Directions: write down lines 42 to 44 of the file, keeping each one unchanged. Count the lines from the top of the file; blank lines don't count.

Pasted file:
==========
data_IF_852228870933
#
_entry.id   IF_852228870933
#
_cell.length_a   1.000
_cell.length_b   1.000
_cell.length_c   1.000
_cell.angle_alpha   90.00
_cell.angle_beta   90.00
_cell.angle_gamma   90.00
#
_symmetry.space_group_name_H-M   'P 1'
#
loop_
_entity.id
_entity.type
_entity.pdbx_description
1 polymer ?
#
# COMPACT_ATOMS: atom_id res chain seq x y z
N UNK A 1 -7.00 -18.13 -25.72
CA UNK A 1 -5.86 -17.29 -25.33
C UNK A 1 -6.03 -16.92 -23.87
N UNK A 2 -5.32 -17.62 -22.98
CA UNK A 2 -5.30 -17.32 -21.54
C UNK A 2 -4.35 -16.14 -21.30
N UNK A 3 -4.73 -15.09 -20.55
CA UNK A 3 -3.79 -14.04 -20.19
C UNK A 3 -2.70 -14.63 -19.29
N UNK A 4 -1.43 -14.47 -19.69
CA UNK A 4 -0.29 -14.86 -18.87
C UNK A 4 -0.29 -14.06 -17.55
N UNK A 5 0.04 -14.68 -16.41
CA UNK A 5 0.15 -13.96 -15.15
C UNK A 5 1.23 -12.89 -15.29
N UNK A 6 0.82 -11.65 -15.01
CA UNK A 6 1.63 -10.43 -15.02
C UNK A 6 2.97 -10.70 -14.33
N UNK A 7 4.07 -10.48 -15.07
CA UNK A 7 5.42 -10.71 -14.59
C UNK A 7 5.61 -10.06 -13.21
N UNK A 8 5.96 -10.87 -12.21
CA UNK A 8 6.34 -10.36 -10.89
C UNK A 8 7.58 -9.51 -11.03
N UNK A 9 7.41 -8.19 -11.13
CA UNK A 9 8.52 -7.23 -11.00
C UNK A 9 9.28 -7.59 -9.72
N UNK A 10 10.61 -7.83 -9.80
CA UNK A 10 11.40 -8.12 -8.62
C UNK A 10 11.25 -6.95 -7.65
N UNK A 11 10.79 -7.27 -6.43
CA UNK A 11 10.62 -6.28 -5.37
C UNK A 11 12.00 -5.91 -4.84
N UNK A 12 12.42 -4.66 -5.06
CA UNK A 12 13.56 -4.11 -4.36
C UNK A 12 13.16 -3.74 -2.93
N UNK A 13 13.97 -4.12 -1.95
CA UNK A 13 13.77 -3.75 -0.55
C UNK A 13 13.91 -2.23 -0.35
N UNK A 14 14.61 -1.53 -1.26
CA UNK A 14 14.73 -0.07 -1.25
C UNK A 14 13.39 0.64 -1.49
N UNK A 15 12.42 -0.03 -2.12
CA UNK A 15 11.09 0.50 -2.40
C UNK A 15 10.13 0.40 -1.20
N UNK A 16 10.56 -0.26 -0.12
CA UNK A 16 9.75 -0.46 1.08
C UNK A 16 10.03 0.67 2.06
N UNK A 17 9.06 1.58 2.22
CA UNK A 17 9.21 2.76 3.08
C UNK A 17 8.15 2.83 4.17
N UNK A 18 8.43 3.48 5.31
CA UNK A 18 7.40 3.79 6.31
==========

N UNK A 8 5.96 -10.87 -12.21
CA UNK A 8 6.34 -10.36 -10.89
C UNK A 8 7.58 -9.51 -11.03